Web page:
A final message I have received from reading this book is that if Theresa can survive, anybody can survive.With enough hope, fight, will power, and anything else you can use, you can survive.Theresa survived being a sex slave, others have survived with little to no food. The homeless go days without food sometimes and still survive.Bottom line, no matter how bad things are, if you have enough strength and hope, you can survive.After reading Theresa’s story, I now believe there is absolutely no excuse that you cannot survive even in the worst situations.
While reading “The Slave across the Street”, I noticed a few other things also.Women have an uncanny ability to protect and survive. By this I mean protect their family, friends, and themselves.Women have the ability to survive in situations that range from simple to completely unimaginable.They have the ability to adapt to situations put in front of them. This is exactly what Theresa had to do, and quick, or she suffered the consequences, and suffered hard. From reading Theresa’s story, women can also suppress emotion, build walls, close down, lie, and do what they have to do to survive.Though it may take some time or a certain circumstance to happen, for example, something as simple as someone asking “Is there something wrong?” or “Do you need medical help?” to get the courage to ask for and receive help. There are thousands or hundreds of thousands that do not feel worthy of help or do not survive such horrific evils of the world.So if and when they do come across that one person that asks “Do you need help?” all one can do is pray they feel worthy enough of saying “Yes”.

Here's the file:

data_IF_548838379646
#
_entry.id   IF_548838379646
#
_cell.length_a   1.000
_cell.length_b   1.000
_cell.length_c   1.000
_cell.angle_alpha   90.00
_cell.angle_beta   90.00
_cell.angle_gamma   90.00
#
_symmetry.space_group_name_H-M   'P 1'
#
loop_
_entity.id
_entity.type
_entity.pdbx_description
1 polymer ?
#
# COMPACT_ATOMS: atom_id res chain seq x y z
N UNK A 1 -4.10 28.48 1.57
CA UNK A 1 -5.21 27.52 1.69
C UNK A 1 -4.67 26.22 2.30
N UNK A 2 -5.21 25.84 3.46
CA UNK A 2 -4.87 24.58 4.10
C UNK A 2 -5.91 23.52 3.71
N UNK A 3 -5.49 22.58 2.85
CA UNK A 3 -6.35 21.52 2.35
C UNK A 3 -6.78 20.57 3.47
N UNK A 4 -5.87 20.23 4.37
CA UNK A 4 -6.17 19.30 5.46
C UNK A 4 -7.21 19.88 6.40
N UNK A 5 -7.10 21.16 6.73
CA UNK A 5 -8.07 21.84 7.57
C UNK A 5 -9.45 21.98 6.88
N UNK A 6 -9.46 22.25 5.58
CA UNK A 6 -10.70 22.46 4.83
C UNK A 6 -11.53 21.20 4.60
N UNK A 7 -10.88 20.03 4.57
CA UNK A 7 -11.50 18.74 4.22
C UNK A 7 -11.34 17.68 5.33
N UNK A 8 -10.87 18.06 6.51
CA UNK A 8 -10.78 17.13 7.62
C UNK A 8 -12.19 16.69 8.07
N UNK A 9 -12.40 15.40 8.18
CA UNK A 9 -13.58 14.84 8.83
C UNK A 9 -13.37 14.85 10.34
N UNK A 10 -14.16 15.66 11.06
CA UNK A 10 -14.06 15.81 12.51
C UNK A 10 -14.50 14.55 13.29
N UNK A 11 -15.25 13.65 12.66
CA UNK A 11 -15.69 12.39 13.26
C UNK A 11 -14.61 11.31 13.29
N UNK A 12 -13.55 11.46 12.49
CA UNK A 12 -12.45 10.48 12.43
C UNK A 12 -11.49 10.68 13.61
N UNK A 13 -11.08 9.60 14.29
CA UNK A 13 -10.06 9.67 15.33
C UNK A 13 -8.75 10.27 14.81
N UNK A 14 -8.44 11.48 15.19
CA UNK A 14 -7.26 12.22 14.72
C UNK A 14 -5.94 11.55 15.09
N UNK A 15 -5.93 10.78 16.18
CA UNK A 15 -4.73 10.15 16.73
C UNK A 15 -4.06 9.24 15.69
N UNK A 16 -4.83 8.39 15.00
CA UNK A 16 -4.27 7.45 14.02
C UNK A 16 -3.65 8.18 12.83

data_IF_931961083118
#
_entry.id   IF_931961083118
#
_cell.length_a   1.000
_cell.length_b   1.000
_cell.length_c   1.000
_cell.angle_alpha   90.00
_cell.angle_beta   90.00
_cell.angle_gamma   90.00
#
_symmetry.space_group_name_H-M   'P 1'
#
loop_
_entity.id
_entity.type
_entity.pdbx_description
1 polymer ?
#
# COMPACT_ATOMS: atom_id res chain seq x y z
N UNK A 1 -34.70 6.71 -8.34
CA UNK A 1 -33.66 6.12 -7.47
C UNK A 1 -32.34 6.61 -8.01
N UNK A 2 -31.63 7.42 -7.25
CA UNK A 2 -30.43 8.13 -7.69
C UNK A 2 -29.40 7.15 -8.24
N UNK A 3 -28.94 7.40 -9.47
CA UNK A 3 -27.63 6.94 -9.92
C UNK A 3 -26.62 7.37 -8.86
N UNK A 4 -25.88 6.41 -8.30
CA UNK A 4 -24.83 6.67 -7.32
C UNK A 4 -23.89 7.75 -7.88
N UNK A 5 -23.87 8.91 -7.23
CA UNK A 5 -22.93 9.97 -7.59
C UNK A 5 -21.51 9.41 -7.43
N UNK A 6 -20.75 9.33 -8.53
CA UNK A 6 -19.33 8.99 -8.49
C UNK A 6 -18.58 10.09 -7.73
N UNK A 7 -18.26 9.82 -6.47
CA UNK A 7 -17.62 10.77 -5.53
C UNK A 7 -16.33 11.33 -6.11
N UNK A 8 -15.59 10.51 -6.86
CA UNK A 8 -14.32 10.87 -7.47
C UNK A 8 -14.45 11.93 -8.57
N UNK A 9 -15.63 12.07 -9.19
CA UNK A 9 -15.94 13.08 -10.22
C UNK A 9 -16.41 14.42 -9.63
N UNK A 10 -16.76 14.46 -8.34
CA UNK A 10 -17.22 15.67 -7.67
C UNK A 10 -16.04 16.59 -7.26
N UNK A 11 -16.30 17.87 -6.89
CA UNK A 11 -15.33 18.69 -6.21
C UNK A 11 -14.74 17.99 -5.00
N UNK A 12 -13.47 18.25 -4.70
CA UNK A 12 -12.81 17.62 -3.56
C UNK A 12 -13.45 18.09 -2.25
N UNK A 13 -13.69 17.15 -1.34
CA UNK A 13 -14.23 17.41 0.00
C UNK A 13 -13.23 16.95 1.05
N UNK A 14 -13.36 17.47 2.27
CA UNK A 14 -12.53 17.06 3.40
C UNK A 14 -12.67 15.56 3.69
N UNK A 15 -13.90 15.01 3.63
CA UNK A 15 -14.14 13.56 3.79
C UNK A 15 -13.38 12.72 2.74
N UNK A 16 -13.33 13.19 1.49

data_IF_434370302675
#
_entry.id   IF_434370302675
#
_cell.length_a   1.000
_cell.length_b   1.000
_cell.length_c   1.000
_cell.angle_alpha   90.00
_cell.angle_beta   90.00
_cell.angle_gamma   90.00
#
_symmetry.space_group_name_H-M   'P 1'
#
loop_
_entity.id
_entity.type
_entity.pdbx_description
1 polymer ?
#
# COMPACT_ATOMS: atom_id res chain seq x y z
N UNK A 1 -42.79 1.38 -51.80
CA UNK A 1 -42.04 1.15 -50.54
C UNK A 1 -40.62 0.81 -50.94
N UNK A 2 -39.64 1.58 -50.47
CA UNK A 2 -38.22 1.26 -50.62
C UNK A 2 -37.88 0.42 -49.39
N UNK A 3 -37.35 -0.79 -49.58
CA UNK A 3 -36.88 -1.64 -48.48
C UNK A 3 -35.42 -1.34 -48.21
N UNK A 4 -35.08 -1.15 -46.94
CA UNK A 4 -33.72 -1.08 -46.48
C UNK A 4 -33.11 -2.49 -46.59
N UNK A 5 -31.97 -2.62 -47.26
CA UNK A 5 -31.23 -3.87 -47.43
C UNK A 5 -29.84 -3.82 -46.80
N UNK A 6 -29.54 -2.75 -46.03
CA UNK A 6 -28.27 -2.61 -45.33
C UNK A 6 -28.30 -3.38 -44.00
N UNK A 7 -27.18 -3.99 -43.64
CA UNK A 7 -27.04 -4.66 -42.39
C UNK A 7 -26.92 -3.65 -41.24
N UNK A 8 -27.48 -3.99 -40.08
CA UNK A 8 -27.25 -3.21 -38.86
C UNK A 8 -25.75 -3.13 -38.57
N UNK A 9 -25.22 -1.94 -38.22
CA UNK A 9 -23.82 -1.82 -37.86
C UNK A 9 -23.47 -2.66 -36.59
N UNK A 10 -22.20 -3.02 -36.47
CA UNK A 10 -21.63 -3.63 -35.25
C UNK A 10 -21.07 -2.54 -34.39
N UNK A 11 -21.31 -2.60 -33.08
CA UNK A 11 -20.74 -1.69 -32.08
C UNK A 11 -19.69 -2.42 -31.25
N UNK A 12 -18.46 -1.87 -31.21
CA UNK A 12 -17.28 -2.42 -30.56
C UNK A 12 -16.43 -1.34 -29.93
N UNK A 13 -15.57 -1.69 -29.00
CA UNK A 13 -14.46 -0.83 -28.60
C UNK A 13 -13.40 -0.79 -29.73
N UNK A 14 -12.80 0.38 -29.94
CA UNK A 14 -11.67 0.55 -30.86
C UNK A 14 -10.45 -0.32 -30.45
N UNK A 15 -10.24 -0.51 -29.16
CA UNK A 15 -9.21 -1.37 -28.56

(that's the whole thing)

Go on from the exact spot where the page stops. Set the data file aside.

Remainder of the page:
If I was to integrate one of the four major feminist frameworks to Theresa’s story “The Slave across the Street”, I would have to say the radical framework fits this story more.The reason why I say this is because the key concepts of the radical framework “Women are Objects” and “Men and women are different: women are more loving, caring, spiritual; men are more power-domination-seeking”. In the case of Theresa’s story, Theresa was in fact an object.A sex object to the Chaldeans.She was another victim in the world of human trafficking. The Chaldeans also fit this framework because they are domination seeking men.Since the Chaldeans used numbers to their advantage to one defenseless girl, all the power was in their hands just like they wanted. Theresa knew what was going on, and she knew she couldn’t do anything but be the Chaldeans object, their sex slave, until they decided they were done with her.The sad part is even then she didn’t know if she would walk out alive. She never knew if when they were done they were going to just kill her or not.She was nothing but an object.
Theresa is one lucky woman and she’s lucky to be alive. The fact she grew the courage to stand up and speak out against human trafficking take so much courage. With this horror she endured, she has all the momentum in the world to be in the fight against human trafficking. After reading “The Slave across the Street” I honestly have a different outlook on how things really are. On the days where I have a bad day and complain about a simple headache, or I hear someone else complaining about how they have to go to work when they don’t want to, I just want to stop immediately and think about Theresa’s story and think about everything she had to go through.The fact she went through hell and back and still have her life almost one hundred percent back is absolutely amazing, and I have no room to complain about a simple headache.As a male, her story has touched me, and opened my eyes. I knew human trafficking was here in America, but I never knew it was that bad, and it can only be worse. Theresa is a powerful woman full of heart and courage, and after this experience, even after all the scars, physical and emotional, she’s one of the strongest women on this planet. An unknowing number of girls, and boys, go through what she went through.All we can do now is join the fight and hope that one day, human trafficking as a whole is nothing but history.
I know that Anthony recently met Theresa in his class that he wrote this paper for and he was excited to get to talk to her.
For more information on Human Trafficking, please read these posts:
Fear in Writing, Fear in Life by Kim Purcell
Human Trafficking, you can get involved and help by Kim Purcell
About Karen Jensen, MLS
Karen Jensen has been a Teen Services Librarian for almost 30 years. She created TLT in 2011 and is the co-editor of The Whole Library Handbook: Teen Services with Heather Booth (ALA Editions, 2014).